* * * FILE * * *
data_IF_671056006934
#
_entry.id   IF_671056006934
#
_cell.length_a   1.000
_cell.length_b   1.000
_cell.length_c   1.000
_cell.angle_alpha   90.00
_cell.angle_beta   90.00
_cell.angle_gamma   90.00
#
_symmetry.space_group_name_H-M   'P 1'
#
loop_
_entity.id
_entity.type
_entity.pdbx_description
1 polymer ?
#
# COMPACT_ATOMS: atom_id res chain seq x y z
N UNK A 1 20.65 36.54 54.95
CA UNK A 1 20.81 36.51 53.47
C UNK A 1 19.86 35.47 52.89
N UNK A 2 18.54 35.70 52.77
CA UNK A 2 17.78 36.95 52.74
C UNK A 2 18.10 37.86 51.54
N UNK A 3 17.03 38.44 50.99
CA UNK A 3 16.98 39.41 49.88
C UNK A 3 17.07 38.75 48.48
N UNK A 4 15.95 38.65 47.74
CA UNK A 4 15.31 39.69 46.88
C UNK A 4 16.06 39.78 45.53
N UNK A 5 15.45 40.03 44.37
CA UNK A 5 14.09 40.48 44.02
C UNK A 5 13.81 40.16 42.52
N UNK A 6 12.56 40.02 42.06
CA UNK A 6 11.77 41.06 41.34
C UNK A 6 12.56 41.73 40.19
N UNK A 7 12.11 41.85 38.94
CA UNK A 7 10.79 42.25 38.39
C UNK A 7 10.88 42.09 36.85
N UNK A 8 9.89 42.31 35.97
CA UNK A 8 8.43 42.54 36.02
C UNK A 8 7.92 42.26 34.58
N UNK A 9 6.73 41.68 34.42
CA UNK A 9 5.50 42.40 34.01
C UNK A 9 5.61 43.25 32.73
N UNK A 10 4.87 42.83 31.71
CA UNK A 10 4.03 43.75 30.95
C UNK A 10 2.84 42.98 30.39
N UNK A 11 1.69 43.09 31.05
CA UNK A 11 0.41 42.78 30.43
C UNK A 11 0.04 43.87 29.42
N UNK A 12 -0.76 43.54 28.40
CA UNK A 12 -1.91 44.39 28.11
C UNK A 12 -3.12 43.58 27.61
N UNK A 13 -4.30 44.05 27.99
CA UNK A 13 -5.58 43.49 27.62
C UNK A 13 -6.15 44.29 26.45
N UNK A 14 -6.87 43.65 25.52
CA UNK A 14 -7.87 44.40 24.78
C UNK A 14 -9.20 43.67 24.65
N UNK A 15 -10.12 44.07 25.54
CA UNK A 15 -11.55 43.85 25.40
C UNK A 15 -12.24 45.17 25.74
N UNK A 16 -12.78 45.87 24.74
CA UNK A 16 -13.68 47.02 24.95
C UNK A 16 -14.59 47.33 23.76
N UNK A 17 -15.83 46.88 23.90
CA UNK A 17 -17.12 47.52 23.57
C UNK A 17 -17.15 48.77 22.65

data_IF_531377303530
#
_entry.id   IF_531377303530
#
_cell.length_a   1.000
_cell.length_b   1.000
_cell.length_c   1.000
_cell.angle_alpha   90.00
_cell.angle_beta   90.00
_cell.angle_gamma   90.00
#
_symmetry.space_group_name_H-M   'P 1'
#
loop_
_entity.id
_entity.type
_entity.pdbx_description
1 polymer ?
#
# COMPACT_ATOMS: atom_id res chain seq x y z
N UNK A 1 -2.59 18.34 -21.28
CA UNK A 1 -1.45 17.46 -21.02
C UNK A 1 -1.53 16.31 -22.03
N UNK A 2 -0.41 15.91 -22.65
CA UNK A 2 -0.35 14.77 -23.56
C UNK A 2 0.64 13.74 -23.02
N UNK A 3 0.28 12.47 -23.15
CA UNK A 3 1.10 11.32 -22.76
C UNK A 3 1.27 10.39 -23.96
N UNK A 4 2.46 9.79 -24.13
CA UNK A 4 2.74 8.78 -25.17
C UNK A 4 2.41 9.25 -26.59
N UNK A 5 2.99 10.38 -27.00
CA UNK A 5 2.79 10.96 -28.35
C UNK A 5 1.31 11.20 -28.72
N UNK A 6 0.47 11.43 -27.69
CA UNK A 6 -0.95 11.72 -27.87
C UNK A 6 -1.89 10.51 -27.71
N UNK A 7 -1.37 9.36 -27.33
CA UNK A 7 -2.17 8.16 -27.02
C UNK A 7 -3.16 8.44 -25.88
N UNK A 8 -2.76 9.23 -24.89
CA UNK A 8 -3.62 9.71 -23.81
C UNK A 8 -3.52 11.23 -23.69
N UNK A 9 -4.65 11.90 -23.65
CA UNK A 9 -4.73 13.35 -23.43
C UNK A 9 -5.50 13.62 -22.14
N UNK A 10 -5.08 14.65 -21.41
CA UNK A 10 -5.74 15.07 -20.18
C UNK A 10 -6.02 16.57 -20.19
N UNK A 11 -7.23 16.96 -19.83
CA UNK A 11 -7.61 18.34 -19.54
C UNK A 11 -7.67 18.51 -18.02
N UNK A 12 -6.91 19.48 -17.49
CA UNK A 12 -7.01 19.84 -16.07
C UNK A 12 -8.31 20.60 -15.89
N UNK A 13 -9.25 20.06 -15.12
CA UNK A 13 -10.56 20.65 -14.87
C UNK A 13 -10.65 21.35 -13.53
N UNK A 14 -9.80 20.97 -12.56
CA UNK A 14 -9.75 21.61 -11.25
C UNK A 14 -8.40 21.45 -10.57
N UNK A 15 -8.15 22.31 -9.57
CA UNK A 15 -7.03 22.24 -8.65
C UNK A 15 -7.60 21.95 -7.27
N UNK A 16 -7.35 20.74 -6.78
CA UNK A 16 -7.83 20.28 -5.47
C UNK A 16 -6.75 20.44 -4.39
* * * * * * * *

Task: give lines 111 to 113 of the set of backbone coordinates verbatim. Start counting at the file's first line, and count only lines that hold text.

CA UNK A 7 -2.17 8.16 -27.02
C UNK A 7 -3.16 8.44 -25.88
N UNK A 8 -2.76 9.23 -24.89